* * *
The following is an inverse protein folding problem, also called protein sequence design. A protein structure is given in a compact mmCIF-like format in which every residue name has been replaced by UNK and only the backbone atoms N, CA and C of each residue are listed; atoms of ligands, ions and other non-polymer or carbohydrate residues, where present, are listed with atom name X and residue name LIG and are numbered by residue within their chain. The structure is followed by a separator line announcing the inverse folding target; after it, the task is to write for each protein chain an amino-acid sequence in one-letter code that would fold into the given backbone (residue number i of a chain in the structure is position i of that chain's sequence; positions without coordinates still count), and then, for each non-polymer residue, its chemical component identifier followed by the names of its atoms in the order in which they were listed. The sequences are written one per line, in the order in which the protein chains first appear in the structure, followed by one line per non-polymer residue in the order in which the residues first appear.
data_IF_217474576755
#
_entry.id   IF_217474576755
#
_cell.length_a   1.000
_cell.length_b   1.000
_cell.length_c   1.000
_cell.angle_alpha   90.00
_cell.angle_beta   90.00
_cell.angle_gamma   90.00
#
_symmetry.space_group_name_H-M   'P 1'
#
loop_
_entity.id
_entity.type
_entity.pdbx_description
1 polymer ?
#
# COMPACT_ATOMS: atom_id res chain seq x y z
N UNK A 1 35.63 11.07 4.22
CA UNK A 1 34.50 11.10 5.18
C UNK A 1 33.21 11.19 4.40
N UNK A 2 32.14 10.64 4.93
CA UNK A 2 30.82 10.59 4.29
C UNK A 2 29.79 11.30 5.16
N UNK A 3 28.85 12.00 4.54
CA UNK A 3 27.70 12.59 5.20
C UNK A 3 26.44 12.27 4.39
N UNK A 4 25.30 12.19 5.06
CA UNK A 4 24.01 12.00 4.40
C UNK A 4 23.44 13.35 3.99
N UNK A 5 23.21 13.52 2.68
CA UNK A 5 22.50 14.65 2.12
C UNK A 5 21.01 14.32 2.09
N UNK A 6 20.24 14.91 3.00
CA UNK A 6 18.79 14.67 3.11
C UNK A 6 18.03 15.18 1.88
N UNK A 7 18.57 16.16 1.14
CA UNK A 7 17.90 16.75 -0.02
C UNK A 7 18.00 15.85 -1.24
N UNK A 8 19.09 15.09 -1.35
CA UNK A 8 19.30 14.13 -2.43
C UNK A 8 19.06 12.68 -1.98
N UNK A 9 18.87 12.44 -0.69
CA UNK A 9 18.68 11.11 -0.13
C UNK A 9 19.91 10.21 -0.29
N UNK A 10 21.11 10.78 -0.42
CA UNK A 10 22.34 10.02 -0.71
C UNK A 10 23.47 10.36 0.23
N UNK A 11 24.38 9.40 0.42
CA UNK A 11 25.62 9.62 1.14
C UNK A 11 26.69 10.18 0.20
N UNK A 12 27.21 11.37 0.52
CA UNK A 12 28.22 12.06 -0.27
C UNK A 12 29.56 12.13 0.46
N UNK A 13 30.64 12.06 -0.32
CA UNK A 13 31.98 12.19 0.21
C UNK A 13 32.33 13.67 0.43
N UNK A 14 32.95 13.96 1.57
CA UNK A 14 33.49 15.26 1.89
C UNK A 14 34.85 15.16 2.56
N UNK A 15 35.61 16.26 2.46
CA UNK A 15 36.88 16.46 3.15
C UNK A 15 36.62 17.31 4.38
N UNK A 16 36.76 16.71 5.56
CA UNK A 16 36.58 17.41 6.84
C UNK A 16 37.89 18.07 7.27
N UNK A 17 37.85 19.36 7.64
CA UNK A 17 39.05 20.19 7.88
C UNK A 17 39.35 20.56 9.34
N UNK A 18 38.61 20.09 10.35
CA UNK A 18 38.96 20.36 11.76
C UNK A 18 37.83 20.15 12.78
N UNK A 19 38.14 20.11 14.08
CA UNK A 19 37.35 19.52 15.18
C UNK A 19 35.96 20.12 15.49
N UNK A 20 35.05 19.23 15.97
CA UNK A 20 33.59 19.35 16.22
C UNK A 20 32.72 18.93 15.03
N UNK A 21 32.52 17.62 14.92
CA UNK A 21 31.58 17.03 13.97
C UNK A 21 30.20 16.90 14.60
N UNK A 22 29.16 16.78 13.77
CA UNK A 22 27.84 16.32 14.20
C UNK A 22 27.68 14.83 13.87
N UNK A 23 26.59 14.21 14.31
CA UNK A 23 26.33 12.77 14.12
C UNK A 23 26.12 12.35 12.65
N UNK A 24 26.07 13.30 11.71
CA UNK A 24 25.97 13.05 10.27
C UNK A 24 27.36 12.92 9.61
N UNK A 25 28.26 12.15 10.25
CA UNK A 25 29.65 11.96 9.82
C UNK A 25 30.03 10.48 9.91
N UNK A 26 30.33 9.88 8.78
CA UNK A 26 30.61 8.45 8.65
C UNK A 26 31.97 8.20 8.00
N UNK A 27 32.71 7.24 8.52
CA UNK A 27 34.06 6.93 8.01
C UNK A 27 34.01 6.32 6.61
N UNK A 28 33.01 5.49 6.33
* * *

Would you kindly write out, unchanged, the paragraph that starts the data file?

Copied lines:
The following is an inverse protein folding problem, also called protein sequence design. A protein structure is given in a compact mmCIF-like format in which every residue name has been replaced by UNK and only the backbone atoms N, CA and C of each residue are listed; atoms of ligands, ions and other non-polymer or carbohydrate residues, where present, are listed with atom name X and residue name LIG and are numbered by residue within their chain. The structure is followed by a separator line announcing the inverse folding target; after it, the task is to write for each protein chain an amino-acid sequence in one-letter code that would fold into the given backbone (residue number i of a chain in the structure is position i of that chain's sequence; positions without coordinates still count), and then, for each non-polymer residue, its chemical component identifier followed by the names of its atoms in the order in which they were listed. The sequences are written one per line, in the order in which the protein chains first appear in the structure, followed by one line per non-polymer residue in the order in which the residues first appear.